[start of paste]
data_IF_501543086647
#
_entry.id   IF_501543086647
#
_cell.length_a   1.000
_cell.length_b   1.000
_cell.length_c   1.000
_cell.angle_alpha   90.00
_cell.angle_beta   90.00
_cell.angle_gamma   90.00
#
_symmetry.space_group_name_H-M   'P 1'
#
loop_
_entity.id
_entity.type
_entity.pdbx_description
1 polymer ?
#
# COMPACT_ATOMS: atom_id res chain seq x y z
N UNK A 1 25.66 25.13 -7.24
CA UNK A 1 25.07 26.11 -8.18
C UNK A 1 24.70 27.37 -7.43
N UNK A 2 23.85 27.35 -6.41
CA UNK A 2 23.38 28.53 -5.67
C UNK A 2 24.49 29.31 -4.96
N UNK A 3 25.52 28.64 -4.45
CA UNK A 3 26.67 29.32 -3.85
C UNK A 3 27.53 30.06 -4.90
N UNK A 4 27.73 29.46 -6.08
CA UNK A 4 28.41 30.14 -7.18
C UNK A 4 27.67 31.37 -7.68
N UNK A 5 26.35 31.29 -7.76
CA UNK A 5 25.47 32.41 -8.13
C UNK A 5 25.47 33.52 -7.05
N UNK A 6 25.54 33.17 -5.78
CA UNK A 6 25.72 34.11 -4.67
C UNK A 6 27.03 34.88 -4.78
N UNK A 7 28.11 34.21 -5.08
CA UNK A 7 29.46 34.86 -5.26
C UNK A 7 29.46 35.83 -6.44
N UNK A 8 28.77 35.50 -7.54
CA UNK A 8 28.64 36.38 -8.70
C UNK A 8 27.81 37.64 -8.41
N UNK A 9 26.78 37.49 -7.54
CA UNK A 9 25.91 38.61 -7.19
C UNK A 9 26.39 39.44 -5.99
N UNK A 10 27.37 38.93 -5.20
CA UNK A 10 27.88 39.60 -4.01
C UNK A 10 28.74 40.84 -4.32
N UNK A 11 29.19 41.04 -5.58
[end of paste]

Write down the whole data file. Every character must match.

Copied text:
data_IF_501543086647
#
_entry.id   IF_501543086647
#
_cell.length_a   1.000
_cell.length_b   1.000
_cell.length_c   1.000
_cell.angle_alpha   90.00
_cell.angle_beta   90.00
_cell.angle_gamma   90.00
#
_symmetry.space_group_name_H-M   'P 1'
#
loop_
_entity.id
_entity.type
_entity.pdbx_description
1 polymer ?
#
# COMPACT_ATOMS: atom_id res chain seq x y z
N UNK A 1 25.66 25.13 -7.24
CA UNK A 1 25.07 26.11 -8.18
C UNK A 1 24.70 27.37 -7.43
N UNK A 2 23.85 27.35 -6.41
CA UNK A 2 23.38 28.53 -5.67
C UNK A 2 24.49 29.31 -4.96
N UNK A 3 25.52 28.64 -4.45
CA UNK A 3 26.67 29.32 -3.85
C UNK A 3 27.53 30.06 -4.90
N UNK A 4 27.73 29.46 -6.08
CA UNK A 4 28.41 30.14 -7.18
C UNK A 4 27.67 31.37 -7.68
N UNK A 5 26.35 31.29 -7.76
CA UNK A 5 25.47 32.41 -8.13
C UNK A 5 25.47 33.52 -7.05
N UNK A 6 25.54 33.17 -5.78
CA UNK A 6 25.72 34.11 -4.67
C UNK A 6 27.03 34.88 -4.78
N UNK A 7 28.11 34.21 -5.08
CA UNK A 7 29.46 34.86 -5.26
C UNK A 7 29.46 35.83 -6.44
N UNK A 8 28.77 35.50 -7.54
CA UNK A 8 28.64 36.38 -8.70
C UNK A 8 27.81 37.64 -8.41
N UNK A 9 26.78 37.49 -7.54
CA UNK A 9 25.91 38.61 -7.19
C UNK A 9 26.39 39.44 -5.99
N UNK A 10 27.37 38.93 -5.20
CA UNK A 10 27.88 39.60 -4.01
C UNK A 10 28.74 40.84 -4.32
N UNK A 11 29.19 41.04 -5.58